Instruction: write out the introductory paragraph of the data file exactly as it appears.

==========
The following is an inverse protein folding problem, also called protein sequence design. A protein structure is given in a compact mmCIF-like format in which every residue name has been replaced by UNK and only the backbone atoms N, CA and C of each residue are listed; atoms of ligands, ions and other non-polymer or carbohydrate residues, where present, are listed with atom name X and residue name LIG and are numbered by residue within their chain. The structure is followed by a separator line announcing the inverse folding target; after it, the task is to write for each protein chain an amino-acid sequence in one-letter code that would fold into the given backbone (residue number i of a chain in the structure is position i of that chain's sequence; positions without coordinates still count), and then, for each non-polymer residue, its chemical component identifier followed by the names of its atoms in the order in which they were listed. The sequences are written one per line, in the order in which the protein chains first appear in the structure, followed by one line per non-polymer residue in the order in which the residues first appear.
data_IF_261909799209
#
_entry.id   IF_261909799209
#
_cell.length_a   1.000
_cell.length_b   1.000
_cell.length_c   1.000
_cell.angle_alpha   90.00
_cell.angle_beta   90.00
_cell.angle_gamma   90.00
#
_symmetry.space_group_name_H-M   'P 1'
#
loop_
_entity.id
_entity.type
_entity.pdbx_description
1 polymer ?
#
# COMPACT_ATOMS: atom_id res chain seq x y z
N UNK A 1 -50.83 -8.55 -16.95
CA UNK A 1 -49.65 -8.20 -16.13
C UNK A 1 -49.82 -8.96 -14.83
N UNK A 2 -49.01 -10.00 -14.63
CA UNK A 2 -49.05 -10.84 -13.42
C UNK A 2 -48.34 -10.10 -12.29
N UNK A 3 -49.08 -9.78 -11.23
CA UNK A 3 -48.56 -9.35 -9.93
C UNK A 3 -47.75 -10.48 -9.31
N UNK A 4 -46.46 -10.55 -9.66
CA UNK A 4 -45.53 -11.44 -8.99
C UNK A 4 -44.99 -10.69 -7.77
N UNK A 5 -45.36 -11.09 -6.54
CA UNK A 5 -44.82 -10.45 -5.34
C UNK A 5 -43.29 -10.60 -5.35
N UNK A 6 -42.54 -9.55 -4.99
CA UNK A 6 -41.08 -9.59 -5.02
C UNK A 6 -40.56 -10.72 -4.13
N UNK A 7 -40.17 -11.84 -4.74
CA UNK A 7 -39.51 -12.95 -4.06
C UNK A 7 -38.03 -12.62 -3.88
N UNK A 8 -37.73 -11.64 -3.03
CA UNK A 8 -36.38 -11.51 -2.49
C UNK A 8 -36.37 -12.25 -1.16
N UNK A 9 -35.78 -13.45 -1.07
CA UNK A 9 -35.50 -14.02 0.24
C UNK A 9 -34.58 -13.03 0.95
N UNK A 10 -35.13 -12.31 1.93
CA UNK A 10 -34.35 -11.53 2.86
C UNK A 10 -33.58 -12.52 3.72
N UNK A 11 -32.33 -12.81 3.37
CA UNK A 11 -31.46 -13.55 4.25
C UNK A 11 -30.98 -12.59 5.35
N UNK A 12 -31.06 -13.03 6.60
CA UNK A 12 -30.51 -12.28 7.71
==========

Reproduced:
The following is an inverse protein folding problem, also called protein sequence design. A protein structure is given in a compact mmCIF-like format in which every residue name has been replaced by UNK and only the backbone atoms N, CA and C of each residue are listed; atoms of ligands, ions and other non-polymer or carbohydrate residues, where present, are listed with atom name X and residue name LIG and are numbered by residue within their chain. The structure is followed by a separator line announcing the inverse folding target; after it, the task is to write for each protein chain an amino-acid sequence in one-letter code that would fold into the given backbone (residue number i of a chain in the structure is position i of that chain's sequence; positions without coordinates still count), and then, for each non-polymer residue, its chemical component identifier followed by the names of its atoms in the order in which they were listed. The sequences are written one per line, in the order in which the protein chains first appear in the structure, followed by one line per non-polymer residue in the order in which the residues first appear.